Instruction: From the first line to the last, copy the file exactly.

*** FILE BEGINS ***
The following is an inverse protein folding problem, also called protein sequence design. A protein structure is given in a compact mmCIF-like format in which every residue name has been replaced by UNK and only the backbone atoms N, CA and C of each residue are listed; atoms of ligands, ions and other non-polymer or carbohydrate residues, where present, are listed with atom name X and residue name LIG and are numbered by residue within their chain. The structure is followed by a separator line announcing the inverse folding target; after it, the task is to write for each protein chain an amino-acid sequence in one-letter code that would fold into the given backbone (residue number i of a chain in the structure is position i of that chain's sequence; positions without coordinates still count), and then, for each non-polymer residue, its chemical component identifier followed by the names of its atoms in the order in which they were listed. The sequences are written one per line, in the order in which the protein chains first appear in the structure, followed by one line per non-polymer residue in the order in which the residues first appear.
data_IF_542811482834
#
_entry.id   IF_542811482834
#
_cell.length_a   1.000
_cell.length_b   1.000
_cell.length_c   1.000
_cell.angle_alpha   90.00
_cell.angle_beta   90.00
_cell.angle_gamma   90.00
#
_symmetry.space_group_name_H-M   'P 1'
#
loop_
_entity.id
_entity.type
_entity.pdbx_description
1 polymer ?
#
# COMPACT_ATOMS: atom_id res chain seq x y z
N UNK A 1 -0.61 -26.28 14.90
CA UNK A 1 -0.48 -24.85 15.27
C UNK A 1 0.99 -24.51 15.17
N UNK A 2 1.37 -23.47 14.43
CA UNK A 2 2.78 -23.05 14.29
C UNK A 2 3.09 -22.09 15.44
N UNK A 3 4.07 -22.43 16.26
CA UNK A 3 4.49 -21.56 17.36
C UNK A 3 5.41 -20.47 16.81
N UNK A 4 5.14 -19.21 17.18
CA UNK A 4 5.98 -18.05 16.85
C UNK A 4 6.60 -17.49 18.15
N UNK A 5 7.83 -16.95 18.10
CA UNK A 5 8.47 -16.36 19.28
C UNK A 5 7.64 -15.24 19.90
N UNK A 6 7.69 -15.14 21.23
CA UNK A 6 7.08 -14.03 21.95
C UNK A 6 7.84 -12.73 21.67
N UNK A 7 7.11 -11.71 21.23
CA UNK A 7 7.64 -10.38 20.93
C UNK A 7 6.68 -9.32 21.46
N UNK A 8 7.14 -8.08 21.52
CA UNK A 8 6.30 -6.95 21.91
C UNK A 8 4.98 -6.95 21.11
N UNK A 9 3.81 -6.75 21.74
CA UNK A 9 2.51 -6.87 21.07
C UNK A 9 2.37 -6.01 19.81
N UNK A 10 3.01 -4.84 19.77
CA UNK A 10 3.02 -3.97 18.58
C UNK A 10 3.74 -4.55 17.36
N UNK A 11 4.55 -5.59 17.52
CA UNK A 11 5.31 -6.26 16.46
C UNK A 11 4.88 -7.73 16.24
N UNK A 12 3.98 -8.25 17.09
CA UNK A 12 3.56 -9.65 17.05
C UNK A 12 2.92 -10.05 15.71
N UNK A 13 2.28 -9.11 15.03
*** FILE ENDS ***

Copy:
The following is an inverse protein folding problem, also called protein sequence design. A protein structure is given in a compact mmCIF-like format in which every residue name has been replaced by UNK and only the backbone atoms N, CA and C of each residue are listed; atoms of ligands, ions and other non-polymer or carbohydrate residues, where present, are listed with atom name X and residue name LIG and are numbered by residue within their chain. The structure is followed by a separator line announcing the inverse folding target; after it, the task is to write for each protein chain an amino-acid sequence in one-letter code that would fold into the given backbone (residue number i of a chain in the structure is position i of that chain's sequence; positions without coordinates still count), and then, for each non-polymer residue, its chemical component identifier followed by the names of its atoms in the order in which they were listed. The sequences are written one per line, in the order in which the protein chains first appear in the structure, followed by one line per non-polymer residue in the order in which the residues first appear.
data_IF_542811482834
#
_entry.id   IF_542811482834
#
_cell.length_a   1.000
_cell.length_b   1.000
_cell.length_c   1.000
_cell.angle_alpha   90.00
_cell.angle_beta   90.00
_cell.angle_gamma   90.00
#
_symmetry.space_group_name_H-M   'P 1'
#
loop_
_entity.id
_entity.type
_entity.pdbx_description
1 polymer ?
#
# COMPACT_ATOMS: atom_id res chain seq x y z
N UNK A 1 -0.61 -26.28 14.90
CA UNK A 1 -0.48 -24.85 15.27
C UNK A 1 0.99 -24.51 15.17
N UNK A 2 1.37 -23.47 14.43
CA UNK A 2 2.78 -23.05 14.29
C UNK A 2 3.09 -22.09 15.44
N UNK A 3 4.07 -22.43 16.26
CA UNK A 3 4.49 -21.56 17.36
C UNK A 3 5.41 -20.47 16.81
N UNK A 4 5.14 -19.21 17.18
CA UNK A 4 5.98 -18.05 16.85
C UNK A 4 6.60 -17.49 18.15
N UNK A 5 7.83 -16.95 18.10
CA UNK A 5 8.47 -16.36 19.28
C UNK A 5 7.64 -15.24 19.90
N UNK A 6 7.69 -15.14 21.23
CA UNK A 6 7.08 -14.03 21.95
C UNK A 6 7.84 -12.73 21.67
N UNK A 7 7.11 -11.71 21.23
CA UNK A 7 7.64 -10.38 20.93
C UNK A 7 6.68 -9.32 21.46
N UNK A 8 7.14 -8.08 21.52
CA UNK A 8 6.30 -6.95 21.91
C UNK A 8 4.98 -6.95 21.11
N UNK A 9 3.81 -6.75 21.74
CA UNK A 9 2.51 -6.87 21.07
C UNK A 9 2.37 -6.01 19.81
N UNK A 10 3.01 -4.84 19.77
CA UNK A 10 3.02 -3.97 18.58
C UNK A 10 3.74 -4.55 17.36
N UNK A 11 4.55 -5.59 17.52
CA UNK A 11 5.31 -6.26 16.46
C UNK A 11 4.88 -7.73 16.24
N UNK A 12 3.98 -8.25 17.09
CA UNK A 12 3.56 -9.65 17.05
C UNK A 12 2.92 -10.05 15.71
N UNK A 13 2.28 -9.11 15.03